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post #13 of 20 (permalink) Old 12-13-2007, 02:48 PM
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also aftermarket rearsets are not needed for the beginner or novice racer. theres people out in A group still running stock rearsets.

-Mopar

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post #14 of 20 (permalink) Old 12-13-2007, 02:49 PM
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Quote:
Originally Posted by MoparBoyy View Post
also aftermarket rearsets are not needed for the beginner or novice racer. theres people out in A group still running stock rearsets.
<- beginner/novice junkie present, scares the crap outta me when I drag peg.
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post #15 of 20 (permalink) Old 12-13-2007, 02:57 PM
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Quote:
Originally Posted by Vcook View Post
work as another frame slider
+1

It's an easy way to manufacture it too.

Some bikes need the extra ground clearance of the full rear set kit, others aren't so bad. Some bikes can be adapted with plates to move the pegs higher and maybe back.

My '03 R6 had been down a few times on the track in the five seasons it was used on track...I still had the original pegs on it until the last get off in 2007. They were ground down, but still functional.

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post #16 of 20 (permalink) Old 12-13-2007, 03:09 PM
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Depending on the situation (in regards to cast stock rearsets), Casting can be stronger than machined parts out of a "billet" chunk of material. Aluminum for example, when brought to a liquid state, the molecules are moving around like mad, when they are poured into their mold, the molecules will tend to set in even patterns throughout the part, including in funky shapes. When a part is machined from a "billet" chunk of material, the molecules end up in rest in the form you originally see it, the billet chunk. Now when this part is then machined, you will break some of these strands\bonds down in areas. IE, they aren't formed in the shape that the part now looks like.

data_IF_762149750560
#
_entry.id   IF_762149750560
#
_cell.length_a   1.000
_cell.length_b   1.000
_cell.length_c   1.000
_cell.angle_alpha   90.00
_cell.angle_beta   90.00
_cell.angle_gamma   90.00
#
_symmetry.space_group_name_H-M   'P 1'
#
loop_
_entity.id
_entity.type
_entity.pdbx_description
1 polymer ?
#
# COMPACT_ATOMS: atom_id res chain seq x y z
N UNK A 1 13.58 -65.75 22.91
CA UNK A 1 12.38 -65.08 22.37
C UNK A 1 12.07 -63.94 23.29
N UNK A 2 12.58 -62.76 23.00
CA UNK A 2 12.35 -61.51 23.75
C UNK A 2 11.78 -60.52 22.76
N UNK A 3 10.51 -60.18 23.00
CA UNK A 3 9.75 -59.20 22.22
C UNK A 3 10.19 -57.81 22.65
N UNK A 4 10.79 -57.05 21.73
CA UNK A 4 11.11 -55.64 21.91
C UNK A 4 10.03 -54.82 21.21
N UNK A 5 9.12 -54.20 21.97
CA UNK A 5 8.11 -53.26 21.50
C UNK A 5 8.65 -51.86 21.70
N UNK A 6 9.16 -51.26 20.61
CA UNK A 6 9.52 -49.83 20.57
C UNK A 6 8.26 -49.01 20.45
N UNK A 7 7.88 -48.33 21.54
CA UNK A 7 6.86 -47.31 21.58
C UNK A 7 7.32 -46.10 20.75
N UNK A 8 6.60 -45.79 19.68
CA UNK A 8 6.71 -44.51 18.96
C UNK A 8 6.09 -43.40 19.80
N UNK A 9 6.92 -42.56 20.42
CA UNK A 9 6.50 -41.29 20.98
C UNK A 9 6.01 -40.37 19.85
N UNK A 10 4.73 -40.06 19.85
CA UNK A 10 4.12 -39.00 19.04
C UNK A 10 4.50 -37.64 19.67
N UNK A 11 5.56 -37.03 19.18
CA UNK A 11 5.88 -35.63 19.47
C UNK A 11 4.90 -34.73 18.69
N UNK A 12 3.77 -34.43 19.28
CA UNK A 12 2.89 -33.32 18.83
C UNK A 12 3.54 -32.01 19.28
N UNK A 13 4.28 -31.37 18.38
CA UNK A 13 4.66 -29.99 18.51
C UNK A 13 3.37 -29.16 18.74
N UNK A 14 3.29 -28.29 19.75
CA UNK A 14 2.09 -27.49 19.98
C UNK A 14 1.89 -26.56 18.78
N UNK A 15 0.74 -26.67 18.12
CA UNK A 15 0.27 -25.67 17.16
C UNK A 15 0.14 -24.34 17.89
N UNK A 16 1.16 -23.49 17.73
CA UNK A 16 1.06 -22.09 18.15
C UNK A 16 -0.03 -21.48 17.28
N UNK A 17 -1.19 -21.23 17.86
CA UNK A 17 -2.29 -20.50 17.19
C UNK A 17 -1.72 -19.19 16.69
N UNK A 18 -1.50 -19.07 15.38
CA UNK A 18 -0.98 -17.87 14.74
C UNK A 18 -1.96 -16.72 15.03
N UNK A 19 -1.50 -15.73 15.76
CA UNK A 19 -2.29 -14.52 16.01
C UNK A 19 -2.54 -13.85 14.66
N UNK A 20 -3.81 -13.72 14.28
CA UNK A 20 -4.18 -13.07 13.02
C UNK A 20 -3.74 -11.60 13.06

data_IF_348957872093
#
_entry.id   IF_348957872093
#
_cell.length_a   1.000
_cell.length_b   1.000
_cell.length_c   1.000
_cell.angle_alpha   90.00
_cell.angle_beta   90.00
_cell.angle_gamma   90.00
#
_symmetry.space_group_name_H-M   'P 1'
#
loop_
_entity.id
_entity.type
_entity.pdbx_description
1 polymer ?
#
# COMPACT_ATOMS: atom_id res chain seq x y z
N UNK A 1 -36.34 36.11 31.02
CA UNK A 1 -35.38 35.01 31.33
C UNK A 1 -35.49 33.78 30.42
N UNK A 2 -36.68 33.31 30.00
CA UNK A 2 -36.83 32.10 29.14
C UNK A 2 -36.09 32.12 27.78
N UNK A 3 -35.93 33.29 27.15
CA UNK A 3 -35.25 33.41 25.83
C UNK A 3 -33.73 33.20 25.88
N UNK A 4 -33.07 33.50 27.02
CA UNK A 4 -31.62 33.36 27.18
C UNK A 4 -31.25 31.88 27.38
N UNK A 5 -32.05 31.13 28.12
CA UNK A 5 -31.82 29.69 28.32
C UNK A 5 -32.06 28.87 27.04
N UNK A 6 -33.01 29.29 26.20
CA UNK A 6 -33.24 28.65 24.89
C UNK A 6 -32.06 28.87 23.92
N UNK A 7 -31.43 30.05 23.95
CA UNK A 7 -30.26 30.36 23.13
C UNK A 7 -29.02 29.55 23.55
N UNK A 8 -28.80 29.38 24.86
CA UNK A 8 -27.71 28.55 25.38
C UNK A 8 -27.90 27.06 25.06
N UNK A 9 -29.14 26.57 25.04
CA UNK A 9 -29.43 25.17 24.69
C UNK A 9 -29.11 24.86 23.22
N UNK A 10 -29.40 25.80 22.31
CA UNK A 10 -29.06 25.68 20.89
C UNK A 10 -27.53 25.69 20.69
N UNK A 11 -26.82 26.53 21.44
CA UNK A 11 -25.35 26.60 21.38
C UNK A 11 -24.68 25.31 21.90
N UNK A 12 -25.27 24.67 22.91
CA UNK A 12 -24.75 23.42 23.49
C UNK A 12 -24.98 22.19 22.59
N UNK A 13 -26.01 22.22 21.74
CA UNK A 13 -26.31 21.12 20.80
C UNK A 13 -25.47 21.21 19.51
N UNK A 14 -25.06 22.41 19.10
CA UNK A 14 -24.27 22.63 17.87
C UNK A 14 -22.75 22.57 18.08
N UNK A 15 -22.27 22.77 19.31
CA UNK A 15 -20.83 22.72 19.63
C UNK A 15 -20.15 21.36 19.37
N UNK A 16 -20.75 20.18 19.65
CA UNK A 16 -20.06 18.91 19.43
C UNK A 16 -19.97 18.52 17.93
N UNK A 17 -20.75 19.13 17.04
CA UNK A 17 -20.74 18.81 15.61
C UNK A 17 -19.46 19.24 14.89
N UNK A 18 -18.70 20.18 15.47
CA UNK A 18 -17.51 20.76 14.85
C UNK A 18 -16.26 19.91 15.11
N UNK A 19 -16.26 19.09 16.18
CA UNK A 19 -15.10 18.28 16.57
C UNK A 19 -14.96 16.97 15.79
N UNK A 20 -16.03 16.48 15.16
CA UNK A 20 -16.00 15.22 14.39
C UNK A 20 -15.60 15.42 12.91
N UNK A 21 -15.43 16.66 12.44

This isn't to say that a machined part is weaker than a cast part. There are far too many factors in all of this. The material used, source of the material, process used to make material, thickness of the end part, design of the part...The list goes on and on. If you feel your stock rearsets are working fine for you, then so be it, rock em till you feel you need something else. Not until someone else tells you you need something else.

Now if you feel you want to try rearsets in a different location, but feel that aftermarket rearsets are ridiculous in price and if by some chance you have resources to make something...I suggest what I did and make a small adapter plate that moves the stock footpegs to where you want them. May not work for every application, but sure as heck saved me a lot of $, and accomplished the same thing.

Hope that helps at least a little bit.

Andrew
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post #17 of 20 (permalink) Old 12-13-2007, 03:24 PM
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"A" group here and still on the stockers and never scraped a peg. Have scraped toe a couple of times. I tried aftermarket rearsets (woodcraft) and just couldn't get comfortable with the higher and further back position (I'm 6'3" or so). I think I may put the woodcraft pegs on my stock rearsets though. really liked the feel of the heavy knurl and the more solid peg.
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post #18 of 20 (permalink) Old 12-13-2007, 09:16 PM
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I replaced the factory pegs on the SV last year with woodcraft solid mount pegs. They tucked the peg in a bit just by getting rid of the pivot point. I had a few times trying to set up for a corner and the stockers folding up on me due to dragging my foot up to the proper position for the corner. Also enjoyed the extra grip.

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post #19 of 20 (permalink) Old 12-13-2007, 11:17 PM
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All these reasons are good and valid, but the primary reason they were developed was for more stability when you are on the bike. Ideally when hanging off the bike in a turn, your weight is being supported by your legs and feet on the pegs and you want them to be solid when you are moving the bike around by the pegs. Your weight becomes more of a factor and steering assist the faster you get. You can see amateurs just sitting on the seat and steering with the bars and experts off the seat and moving around quite a bit to help steer the bike with minimal effort on the bars. You are supporting your entire body every turn you make. That is why most of the factory riders will train with bicycles and such because the faster you get the more strenuous it is.

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post #20 of 20 (permalink) Old 12-14-2007, 04:07 AM Thread Starter
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andrewgore, I have been thinking about machining some at work, but I don't realy have the time.

chiperf, I agree that training on bicycle is neccessary, I should get back into it.